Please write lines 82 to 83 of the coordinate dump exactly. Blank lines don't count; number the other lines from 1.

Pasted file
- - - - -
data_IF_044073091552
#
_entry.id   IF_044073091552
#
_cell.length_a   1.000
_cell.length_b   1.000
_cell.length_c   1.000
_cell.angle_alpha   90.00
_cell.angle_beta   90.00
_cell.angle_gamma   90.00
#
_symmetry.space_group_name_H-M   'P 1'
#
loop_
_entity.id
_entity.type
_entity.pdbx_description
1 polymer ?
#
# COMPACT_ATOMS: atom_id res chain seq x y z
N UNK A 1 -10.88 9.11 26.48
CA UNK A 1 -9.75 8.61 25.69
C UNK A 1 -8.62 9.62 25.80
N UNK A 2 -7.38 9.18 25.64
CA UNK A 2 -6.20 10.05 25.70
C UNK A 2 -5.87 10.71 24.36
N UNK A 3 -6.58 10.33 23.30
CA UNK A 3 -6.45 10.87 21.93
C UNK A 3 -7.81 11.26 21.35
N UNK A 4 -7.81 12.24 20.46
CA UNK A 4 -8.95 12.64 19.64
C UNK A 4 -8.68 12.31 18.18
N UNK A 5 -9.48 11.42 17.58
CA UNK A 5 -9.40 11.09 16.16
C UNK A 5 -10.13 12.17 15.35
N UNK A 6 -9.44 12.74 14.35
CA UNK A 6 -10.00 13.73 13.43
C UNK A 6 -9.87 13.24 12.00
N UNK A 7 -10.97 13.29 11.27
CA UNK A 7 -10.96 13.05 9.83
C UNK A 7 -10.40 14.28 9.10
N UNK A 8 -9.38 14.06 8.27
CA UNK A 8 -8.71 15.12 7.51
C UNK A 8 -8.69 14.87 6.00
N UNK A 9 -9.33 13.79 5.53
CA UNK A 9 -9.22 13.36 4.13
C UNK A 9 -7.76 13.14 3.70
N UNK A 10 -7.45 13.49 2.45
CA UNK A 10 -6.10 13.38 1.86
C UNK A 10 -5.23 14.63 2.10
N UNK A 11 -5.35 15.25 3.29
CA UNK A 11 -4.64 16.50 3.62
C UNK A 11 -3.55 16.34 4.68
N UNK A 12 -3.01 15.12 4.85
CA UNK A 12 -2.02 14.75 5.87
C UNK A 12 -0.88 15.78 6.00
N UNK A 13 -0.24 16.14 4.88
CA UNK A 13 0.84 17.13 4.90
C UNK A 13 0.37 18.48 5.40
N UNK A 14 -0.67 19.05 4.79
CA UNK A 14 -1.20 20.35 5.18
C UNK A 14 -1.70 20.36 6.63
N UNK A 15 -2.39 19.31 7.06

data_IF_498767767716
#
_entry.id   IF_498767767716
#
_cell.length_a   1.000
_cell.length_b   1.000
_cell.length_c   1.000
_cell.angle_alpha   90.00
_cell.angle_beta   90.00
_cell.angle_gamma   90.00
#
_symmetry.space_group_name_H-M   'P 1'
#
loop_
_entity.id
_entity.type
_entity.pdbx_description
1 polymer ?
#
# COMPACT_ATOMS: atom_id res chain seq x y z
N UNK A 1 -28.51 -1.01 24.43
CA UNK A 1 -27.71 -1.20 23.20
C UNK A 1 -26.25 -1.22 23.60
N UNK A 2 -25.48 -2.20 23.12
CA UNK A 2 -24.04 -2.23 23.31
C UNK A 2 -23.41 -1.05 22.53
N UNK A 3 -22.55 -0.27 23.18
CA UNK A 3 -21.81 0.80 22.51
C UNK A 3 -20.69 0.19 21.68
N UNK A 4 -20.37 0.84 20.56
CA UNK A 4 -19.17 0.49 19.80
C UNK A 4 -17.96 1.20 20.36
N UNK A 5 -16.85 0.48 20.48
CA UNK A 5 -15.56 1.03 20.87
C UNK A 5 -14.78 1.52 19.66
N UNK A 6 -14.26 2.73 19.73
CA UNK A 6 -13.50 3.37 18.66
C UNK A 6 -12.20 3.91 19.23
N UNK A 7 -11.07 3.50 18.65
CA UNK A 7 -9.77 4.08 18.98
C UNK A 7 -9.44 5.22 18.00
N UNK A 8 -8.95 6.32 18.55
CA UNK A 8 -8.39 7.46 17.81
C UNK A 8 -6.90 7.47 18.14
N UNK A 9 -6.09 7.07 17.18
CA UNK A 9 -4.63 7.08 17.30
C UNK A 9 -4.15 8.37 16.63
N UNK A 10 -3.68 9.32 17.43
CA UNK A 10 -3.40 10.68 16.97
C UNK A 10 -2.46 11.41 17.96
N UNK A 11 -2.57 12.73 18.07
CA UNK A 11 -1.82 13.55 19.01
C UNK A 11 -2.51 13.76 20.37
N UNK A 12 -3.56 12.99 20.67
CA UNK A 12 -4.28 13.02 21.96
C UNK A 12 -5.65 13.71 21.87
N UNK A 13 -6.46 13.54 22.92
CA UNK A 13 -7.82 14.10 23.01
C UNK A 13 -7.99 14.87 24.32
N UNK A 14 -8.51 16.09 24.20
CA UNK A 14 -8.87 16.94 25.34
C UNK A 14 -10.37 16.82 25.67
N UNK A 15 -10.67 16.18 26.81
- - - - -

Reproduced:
#
# COMPACT_ATOMS: atom_id res chain seq x y z